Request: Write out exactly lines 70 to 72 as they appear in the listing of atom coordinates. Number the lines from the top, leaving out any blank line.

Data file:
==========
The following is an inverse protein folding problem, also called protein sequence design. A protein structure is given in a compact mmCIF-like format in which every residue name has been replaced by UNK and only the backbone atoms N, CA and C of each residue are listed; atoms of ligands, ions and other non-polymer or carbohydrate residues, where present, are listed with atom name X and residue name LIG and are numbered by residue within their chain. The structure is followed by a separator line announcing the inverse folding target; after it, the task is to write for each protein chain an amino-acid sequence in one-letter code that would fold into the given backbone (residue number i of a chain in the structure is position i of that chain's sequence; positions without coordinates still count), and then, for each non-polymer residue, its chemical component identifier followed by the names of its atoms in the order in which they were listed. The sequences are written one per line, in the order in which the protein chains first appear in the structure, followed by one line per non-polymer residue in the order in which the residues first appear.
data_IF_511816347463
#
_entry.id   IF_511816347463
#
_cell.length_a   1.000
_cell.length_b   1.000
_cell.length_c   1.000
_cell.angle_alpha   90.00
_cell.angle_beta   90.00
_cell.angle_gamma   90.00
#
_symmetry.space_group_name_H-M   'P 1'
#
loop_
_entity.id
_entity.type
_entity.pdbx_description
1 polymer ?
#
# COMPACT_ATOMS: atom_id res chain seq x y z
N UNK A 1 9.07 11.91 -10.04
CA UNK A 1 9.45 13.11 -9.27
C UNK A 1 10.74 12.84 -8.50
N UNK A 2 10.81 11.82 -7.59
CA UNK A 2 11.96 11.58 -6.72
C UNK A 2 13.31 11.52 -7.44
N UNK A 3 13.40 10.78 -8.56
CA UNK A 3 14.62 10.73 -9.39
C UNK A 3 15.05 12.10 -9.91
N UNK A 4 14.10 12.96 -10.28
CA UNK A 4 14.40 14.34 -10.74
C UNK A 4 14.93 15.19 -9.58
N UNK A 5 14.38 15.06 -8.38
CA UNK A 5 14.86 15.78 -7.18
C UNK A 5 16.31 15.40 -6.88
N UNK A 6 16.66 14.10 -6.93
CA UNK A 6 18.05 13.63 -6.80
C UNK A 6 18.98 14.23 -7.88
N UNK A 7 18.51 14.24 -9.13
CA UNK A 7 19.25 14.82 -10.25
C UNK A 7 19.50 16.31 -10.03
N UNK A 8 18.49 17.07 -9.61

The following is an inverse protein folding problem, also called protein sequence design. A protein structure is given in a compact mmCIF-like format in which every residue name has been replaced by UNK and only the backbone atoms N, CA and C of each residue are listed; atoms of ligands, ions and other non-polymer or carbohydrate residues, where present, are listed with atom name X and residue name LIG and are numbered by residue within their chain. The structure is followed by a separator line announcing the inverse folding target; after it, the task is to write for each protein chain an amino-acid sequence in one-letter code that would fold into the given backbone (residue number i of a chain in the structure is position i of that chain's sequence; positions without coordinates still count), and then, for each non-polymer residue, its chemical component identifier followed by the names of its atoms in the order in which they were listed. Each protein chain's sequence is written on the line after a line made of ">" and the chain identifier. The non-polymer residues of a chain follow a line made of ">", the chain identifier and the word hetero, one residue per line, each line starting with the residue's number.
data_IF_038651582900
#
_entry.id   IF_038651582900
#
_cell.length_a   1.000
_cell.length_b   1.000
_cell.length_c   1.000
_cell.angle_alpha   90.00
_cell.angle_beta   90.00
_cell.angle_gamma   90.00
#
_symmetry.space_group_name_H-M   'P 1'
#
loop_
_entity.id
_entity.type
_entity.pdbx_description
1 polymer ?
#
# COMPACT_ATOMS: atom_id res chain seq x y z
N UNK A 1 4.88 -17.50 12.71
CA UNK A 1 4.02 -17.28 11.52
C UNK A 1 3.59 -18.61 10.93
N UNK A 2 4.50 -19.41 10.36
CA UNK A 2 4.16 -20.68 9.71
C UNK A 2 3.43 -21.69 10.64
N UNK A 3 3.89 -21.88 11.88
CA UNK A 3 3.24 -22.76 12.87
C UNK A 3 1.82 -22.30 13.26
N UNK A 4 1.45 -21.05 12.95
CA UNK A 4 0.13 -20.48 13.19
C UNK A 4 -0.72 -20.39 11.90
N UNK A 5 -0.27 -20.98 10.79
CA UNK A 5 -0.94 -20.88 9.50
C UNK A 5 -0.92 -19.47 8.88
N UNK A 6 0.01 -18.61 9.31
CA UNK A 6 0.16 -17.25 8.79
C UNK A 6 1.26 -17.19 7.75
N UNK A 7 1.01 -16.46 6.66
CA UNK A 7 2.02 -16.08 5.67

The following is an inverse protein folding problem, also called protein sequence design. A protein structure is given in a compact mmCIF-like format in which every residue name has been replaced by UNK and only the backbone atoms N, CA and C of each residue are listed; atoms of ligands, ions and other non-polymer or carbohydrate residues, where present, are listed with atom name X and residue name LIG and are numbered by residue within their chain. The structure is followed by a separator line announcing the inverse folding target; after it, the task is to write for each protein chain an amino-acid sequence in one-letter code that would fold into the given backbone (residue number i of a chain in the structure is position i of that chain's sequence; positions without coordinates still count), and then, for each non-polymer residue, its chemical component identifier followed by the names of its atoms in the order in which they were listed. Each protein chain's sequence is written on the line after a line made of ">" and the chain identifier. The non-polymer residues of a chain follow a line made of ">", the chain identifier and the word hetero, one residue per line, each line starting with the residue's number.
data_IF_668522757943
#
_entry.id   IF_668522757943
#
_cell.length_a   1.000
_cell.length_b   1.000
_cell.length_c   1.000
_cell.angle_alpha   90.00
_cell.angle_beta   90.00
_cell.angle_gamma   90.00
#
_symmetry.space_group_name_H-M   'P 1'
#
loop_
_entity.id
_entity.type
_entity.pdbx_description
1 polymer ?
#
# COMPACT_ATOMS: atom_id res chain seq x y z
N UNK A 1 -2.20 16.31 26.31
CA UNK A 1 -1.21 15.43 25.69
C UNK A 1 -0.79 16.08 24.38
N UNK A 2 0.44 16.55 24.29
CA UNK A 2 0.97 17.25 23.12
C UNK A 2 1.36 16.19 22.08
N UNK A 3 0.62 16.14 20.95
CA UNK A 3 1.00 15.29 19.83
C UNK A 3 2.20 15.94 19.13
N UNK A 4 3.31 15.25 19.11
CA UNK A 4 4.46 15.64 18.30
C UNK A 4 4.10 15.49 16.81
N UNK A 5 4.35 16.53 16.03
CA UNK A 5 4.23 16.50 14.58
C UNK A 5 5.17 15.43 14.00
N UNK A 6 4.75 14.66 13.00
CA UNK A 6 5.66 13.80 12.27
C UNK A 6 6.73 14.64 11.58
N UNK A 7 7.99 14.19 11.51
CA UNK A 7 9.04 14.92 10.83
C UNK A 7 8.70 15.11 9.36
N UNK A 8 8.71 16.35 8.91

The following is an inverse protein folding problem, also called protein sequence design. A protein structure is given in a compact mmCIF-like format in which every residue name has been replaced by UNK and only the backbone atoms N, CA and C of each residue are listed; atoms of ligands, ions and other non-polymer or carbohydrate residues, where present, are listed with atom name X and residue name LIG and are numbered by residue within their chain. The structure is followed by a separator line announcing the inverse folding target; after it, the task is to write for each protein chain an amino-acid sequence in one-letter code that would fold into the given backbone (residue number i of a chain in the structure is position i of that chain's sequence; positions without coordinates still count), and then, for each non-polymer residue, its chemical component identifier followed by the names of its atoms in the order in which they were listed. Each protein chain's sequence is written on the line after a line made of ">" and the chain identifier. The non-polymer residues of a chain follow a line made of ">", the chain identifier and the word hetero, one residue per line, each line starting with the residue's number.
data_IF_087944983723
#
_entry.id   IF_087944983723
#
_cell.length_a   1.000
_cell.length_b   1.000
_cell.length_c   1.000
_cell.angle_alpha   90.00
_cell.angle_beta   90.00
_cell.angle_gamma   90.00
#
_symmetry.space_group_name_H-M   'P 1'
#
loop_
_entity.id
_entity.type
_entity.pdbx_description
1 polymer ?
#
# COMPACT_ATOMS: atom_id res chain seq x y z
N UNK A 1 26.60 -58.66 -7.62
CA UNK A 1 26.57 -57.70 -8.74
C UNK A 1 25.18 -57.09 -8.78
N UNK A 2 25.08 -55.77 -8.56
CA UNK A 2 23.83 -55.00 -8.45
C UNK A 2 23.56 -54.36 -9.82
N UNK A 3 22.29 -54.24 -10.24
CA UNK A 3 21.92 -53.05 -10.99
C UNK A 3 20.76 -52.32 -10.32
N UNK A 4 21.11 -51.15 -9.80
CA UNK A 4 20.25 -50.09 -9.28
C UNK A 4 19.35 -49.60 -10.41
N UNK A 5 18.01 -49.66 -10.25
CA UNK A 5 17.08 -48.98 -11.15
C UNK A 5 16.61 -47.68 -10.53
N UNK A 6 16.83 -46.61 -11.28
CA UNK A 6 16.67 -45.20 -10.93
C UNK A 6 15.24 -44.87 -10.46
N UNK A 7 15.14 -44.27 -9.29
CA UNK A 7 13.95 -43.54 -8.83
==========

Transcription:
C UNK A 2 3.43 -21.69 10.64
N UNK A 3 3.89 -21.88 11.88
CA UNK A 3 3.24 -22.76 12.87